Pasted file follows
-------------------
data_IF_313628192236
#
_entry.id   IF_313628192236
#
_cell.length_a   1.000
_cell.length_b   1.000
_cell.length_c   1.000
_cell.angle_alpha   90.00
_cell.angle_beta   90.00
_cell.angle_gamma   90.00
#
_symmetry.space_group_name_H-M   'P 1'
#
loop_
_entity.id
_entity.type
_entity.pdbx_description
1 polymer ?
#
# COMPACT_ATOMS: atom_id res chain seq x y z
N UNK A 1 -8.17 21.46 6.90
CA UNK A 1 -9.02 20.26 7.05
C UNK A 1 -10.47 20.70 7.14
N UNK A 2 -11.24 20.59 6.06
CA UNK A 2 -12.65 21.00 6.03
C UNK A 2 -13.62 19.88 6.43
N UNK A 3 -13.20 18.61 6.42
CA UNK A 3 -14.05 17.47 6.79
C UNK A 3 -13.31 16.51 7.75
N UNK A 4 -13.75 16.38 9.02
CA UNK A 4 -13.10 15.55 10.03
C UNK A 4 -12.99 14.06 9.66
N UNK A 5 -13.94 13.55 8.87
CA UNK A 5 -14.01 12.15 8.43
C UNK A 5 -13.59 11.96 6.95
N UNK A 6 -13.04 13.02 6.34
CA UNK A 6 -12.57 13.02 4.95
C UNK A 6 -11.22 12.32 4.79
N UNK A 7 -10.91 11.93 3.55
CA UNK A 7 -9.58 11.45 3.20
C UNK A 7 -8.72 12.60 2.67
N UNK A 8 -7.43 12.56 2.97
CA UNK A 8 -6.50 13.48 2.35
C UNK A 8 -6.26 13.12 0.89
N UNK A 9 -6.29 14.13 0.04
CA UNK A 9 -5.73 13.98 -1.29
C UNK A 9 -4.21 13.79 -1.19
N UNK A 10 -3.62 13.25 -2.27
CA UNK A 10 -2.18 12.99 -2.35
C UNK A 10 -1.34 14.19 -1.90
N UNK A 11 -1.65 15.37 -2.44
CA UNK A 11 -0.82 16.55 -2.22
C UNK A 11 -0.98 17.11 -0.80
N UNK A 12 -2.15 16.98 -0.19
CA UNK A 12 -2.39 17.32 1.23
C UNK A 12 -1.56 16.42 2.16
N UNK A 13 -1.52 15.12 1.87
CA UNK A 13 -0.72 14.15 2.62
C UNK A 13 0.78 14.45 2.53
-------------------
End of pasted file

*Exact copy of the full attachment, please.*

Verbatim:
data_IF_313628192236
#
_entry.id   IF_313628192236
#
_cell.length_a   1.000
_cell.length_b   1.000
_cell.length_c   1.000
_cell.angle_alpha   90.00
_cell.angle_beta   90.00
_cell.angle_gamma   90.00
#
_symmetry.space_group_name_H-M   'P 1'
#
loop_
_entity.id
_entity.type
_entity.pdbx_description
1 polymer ?
#
# COMPACT_ATOMS: atom_id res chain seq x y z
N UNK A 1 -8.17 21.46 6.90
CA UNK A 1 -9.02 20.26 7.05
C UNK A 1 -10.47 20.70 7.14
N UNK A 2 -11.24 20.59 6.06
CA UNK A 2 -12.65 21.00 6.03
C UNK A 2 -13.62 19.88 6.43
N UNK A 3 -13.20 18.61 6.42
CA UNK A 3 -14.05 17.47 6.79
C UNK A 3 -13.31 16.51 7.75
N UNK A 4 -13.75 16.38 9.02
CA UNK A 4 -13.10 15.55 10.03
C UNK A 4 -12.99 14.06 9.66
N UNK A 5 -13.94 13.55 8.87
CA UNK A 5 -14.01 12.15 8.43
C UNK A 5 -13.59 11.96 6.95
N UNK A 6 -13.04 13.02 6.34
CA UNK A 6 -12.57 13.02 4.95
C UNK A 6 -11.22 12.32 4.79
N UNK A 7 -10.91 11.93 3.55
CA UNK A 7 -9.58 11.45 3.20
C UNK A 7 -8.72 12.60 2.67
N UNK A 8 -7.43 12.56 2.97
CA UNK A 8 -6.50 13.48 2.35
C UNK A 8 -6.26 13.12 0.89
N UNK A 9 -6.29 14.13 0.04
CA UNK A 9 -5.73 13.98 -1.29
C UNK A 9 -4.21 13.79 -1.19
N UNK A 10 -3.62 13.25 -2.27
CA UNK A 10 -2.18 12.99 -2.35
C UNK A 10 -1.34 14.19 -1.90
N UNK A 11 -1.65 15.37 -2.44
CA UNK A 11 -0.82 16.55 -2.22
C UNK A 11 -0.98 17.11 -0.80
N UNK A 12 -2.15 16.98 -0.19
CA UNK A 12 -2.39 17.32 1.23
C UNK A 12 -1.56 16.42 2.16
N UNK A 13 -1.52 15.12 1.87
CA UNK A 13 -0.72 14.15 2.62
C UNK A 13 0.78 14.45 2.53